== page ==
Speaking out against discrimination

Samantha Robinson

On Gary Salinas’* lap sat a magazine with torn pages, wet spots and thousands of invisible germs. Next to him, sat an elderly man reading his newspaper.

When Salinas went to move the magazine off his lap, the woven rainbow bracelet his partner gave him slipped from under the cuff of his shirt. With a disgusted look on his face, the elderly man stood up, took a bible from his briefcase and sat it down on the chair now placed between the two.

It is bigotry like this that needs to be addressed and fixed before this nation can move forward in any kind of positive manner.

Salinas was subjected to prejudice while sitting in a doctor’s office. And only because a gift from the love of his life slipped from under his sleeve. 

This issue is much more than older people stuck in their old fashioned ways. It encompasses people from all generations, all walks of life.

It’s not just the victim of the discrimination that suffers, it’s the people around that witness the crime and are either too afraid to speak up or too naïve to believe that what is being said or done is wrong.

Salinas isn’t the only one that has been put through circumstances like this. Every day, thousands, if not millions of gay, lesbian, bisexual and transgender  people are discriminated against.

And every day, thousands, if not millions of bystanders remain silent as they witness this abuse. If we don’t start speaking up about the prejudice we see daily, people will continuously be subjected to not only verbal violence, but physical and mental abuse as well.

According to the New York Gay and Lesbian Anti-Violence Project Annual Report of 1996, The vast majority of victims of anti-lesbian/gay violence, possibly more than 80 percent, never report the incident, often due to fear of being “outed.”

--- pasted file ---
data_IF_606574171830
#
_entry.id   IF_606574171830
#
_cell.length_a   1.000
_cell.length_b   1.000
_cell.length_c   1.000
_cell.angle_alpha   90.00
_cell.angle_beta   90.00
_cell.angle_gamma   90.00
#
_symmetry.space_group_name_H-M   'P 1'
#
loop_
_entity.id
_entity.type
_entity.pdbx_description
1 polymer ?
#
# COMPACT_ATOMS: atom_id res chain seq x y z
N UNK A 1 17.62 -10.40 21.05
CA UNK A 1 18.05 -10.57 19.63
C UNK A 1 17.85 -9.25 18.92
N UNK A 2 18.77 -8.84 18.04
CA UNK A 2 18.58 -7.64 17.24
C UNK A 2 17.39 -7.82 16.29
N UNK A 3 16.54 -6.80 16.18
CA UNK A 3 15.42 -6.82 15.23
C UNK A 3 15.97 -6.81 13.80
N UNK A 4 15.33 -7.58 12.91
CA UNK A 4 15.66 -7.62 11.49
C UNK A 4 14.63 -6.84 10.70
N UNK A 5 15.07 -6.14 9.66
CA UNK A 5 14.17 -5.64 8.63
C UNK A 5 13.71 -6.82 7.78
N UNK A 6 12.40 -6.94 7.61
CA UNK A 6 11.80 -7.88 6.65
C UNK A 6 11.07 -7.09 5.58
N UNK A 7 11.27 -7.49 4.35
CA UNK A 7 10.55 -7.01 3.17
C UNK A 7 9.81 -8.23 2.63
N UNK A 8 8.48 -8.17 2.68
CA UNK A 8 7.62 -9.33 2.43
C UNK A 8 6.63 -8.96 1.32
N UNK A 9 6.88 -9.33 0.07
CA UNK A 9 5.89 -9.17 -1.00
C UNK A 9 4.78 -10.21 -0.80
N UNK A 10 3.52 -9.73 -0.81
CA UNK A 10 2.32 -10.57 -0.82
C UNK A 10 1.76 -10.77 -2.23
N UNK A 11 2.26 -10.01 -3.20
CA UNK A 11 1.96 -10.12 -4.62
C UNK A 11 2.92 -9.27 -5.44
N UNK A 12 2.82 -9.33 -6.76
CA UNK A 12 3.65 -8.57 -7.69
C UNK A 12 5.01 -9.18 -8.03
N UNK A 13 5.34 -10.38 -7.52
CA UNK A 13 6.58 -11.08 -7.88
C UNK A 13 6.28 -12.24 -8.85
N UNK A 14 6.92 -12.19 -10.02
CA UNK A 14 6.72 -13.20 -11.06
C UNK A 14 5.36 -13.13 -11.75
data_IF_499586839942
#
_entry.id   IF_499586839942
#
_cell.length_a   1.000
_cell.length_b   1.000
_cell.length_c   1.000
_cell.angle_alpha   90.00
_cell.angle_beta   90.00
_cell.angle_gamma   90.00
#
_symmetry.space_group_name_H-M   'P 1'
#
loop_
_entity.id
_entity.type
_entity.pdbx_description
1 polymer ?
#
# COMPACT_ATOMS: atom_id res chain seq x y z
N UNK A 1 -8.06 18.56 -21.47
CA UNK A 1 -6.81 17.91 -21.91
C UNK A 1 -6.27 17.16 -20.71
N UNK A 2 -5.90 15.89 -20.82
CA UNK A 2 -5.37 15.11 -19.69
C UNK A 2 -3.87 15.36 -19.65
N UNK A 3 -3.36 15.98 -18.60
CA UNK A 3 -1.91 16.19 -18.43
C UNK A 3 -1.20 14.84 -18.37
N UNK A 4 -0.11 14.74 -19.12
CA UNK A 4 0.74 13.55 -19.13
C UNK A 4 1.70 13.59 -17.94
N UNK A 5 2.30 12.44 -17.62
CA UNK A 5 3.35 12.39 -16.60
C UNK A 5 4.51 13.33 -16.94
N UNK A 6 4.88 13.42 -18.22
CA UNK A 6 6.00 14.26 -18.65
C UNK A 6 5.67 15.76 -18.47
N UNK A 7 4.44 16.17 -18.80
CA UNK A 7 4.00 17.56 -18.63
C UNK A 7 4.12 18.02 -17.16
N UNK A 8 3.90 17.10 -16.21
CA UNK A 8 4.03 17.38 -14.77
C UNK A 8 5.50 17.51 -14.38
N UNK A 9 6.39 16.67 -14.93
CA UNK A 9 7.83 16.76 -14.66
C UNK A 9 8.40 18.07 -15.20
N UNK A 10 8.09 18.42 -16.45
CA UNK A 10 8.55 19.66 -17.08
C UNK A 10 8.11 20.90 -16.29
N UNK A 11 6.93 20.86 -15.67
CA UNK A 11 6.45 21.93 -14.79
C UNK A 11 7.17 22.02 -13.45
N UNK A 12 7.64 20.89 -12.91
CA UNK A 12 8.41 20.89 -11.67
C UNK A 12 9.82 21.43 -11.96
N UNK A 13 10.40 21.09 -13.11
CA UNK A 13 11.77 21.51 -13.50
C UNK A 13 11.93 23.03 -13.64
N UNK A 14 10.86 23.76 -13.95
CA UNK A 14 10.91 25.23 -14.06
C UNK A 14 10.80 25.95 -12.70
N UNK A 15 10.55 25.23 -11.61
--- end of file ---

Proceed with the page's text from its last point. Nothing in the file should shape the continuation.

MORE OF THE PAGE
There should never be a fear of being yourself. Because of the constant torment of homosexual individuals, “coming out of the closet” is seemingly impossible. And those that do come out often regret it soon after because of the maltreatment faced once out.

The Gay, Lesbian, and Straight Education Network (GLSEN)) reported that 45 percent of gay males and 20 percent of lesbians report having experienced verbal harassment and/or physical violence as a result of their sexual orientation during high school.

Any percentage is too high, but 45 percent is just ridiculous. No one should ever have to worry about harassment because of who he or she is. Especially those at the point in their lives when they get to determine who they are exactly.

With enough determination and hard work, we can make America what it is supposed to be. Free and honest. A place where people can themselves without having to worry about being tortured and ridiculed by their peers.

All it takes is speaking up. If you see someone being harassed for any reason, be it sexual orientation, race, religion, or anything else, say something. Don’t be afraid to save someone.

*Name changed for security purposes